The protest was organized by Action Together Rochester, but was sponsored by at least 20 local organizations, including the Rochester Rapid Response Network, the Greater Rochester Coalition for Immigration Justice and the Worker Justice Center of NY.

Among the most popular signs were those calling to “Melt ICE”, “Crush ICE” or just “Abolish ICE”.

In Madison, Wisconsin, a crowd of more than 800 demonstrators gathered at the state capitol to protest Trump’s “zero-tolerance” deportation policy. This followed a similarly sized rally the previous weekend that also gathered at the Capitol.

Fired up by the Forward! Marching Band, the crowd spirited, despite the extreme heat, and the handmade signs delivered many messages, including opposition to Trump and calls to reunite families. Another connected the racism at the border to the orgins of the U.S.: “Our ancestors were the original illegal aliens.”

Philosophy, who co-hosts the Two Broads Talking Politics podcast, was supportive, like others in the crowd, of the “Abolish ICE” slogan: “People of my generation are very receptive to the call for abolition, perhaps because ICE’s creation coincides with a lot of other federal overreaches that people now oppose.”

A number of participants held signs with a graphic from the organization Jewish Voice for Peace, which featured a photo of family separation at the U.S.-Mexico border and another of a child being arrested by Israeli troops in Palestine — the slogan was: “Keep families together.”

In Charlottesville, Virginia, some 700 people gathered outside the Arbemarle County office building for a Families Belong Together rally.

One call for action focused on pressuring Arbemarle County officials to end their policy of contacting ICE when undocumented people held at the county jail are about to be released. After the rally, a group of demonstrators occupied a nearby road and were met by a constant stream of car horns.

In Springfield, Massachusetts, more than 1,000 people came out for a demonstration that merged two separate events that were being planned in Springfield and Northampton.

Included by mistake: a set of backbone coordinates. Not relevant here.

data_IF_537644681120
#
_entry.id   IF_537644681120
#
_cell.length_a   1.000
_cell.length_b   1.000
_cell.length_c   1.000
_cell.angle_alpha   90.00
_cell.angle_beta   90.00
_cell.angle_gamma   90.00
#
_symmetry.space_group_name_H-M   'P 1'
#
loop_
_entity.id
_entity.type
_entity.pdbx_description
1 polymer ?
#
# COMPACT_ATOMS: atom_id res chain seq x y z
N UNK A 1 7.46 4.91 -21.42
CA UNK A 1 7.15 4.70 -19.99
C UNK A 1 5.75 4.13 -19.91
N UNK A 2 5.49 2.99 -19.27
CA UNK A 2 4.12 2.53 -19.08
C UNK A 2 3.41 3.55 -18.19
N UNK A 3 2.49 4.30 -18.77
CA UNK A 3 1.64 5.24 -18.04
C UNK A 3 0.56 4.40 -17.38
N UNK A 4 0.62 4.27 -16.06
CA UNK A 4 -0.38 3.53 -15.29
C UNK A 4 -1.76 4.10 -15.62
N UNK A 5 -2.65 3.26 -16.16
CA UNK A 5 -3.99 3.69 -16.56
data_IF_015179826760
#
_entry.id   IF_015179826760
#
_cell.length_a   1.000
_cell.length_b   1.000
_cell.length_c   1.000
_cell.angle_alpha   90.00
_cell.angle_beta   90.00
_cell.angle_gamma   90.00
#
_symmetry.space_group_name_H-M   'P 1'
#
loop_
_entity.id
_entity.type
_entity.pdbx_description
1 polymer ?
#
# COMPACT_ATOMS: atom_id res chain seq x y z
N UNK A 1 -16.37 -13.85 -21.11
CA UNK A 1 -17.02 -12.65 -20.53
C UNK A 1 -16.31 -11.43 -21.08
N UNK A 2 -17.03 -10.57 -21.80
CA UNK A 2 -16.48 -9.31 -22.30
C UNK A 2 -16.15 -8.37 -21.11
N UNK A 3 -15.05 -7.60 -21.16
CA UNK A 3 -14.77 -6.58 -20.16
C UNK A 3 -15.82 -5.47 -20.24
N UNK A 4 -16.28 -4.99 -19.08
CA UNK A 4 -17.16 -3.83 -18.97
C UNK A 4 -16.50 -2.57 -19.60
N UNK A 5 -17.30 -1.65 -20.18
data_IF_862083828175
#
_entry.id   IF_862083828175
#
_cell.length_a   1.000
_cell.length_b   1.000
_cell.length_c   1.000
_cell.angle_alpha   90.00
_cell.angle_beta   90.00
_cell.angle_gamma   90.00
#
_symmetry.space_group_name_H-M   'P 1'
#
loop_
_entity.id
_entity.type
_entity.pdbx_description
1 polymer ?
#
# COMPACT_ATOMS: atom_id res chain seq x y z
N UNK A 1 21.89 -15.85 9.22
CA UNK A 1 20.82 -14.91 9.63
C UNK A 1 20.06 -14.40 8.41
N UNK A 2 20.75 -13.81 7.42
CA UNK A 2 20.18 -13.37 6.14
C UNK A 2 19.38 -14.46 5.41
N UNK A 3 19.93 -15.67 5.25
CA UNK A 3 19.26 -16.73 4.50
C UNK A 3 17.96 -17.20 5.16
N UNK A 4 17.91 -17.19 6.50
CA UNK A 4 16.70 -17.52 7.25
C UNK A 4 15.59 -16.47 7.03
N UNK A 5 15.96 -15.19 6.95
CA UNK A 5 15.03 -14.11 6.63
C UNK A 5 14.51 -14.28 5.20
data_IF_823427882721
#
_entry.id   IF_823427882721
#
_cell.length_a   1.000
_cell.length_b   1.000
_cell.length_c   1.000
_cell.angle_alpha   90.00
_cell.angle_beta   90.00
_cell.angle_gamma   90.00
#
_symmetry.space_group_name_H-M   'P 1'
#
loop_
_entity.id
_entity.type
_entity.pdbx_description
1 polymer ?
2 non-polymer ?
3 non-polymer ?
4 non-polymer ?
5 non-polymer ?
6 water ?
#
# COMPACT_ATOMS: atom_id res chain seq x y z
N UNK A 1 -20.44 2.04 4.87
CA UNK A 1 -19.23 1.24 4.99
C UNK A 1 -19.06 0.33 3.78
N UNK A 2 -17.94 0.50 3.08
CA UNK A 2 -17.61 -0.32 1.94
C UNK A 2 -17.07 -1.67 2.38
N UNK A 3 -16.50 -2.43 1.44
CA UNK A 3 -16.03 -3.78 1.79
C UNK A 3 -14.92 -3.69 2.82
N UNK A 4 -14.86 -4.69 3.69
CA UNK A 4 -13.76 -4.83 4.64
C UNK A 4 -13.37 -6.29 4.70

The speakers included immigrants involved in struggles in the community, who shared their experiences of being affected by horrible anti-immigrant policies in the area.

In the crowd, a woman from Puerto Rico echoed the theme of community and outrage, saying that for her, the issues of the border and what is happening in Puerto Rico since Hurricane María are connected by the reality of racism toward immigrants and people of color.

In New London, Connecticut, some 500 people gathered in one of the city’s largest demonstrations of any kind, and the largest since Trump gave the commencement address at the Coast Guard Academy in 2017.

Many of the speakers had a moderate message of prayer and voting in November, while praising the city for being an example of multiculturalism, but activists convinced organizers to allow speakers representing a member of the community who had been kidnapped by ICE to address the crowd.

There was energy in the crowd to confront ICE, and many grassroots activists are determined to build on that clear momentum to building a movement, including the city’s sizable immigrant community, to fight for our kidnapped community members.

In Athens, Ohio, a Rally and March Against Family Separation took place on June 29 and brought out a crowd of 120 people for a march through the center of town to the Ohio University (OU) campus.

The importance of intersectionality in the resistance to Trump was a theme in Athens. Carla Triana, president of the OU International Student Union and one of 70 students arrested in the spring 2017 for a campus sit-in against the Muslim ban spoke about how her experiences as an undocumented child led her to stand up for the rights of Muslim students.

Ryan Powers, of the Athens ISO, told the crowd, “I’m here to stand in solidarity with everyone who is threatened or sickened by what’s happening at the border right now.” He continued, “I’m also one of those new abolitionists standing in a strong American tradition of trying to abolish things like slavery. And now we have to abolish ICE!”

Andrew Abreu, Amy Suheidy Arreaga, Dorian B., Danna Cascone, Brandon Daniels, Carin Dunay, Elizabeth Fawthrop, Jeanine Santa Cruz Hernández, Henry Hillenbrand, Katherine King, Steven Lazaroff, Greg M., Craig McQuade, Renzy Neffshade, Luke Pickrell, Richard Putz, Steve Ramey, Peter Ruhm, Alessandra Seiter, Seth Uzman, Daniel Werst, Joel Witt and James Zeigler contributed to this article.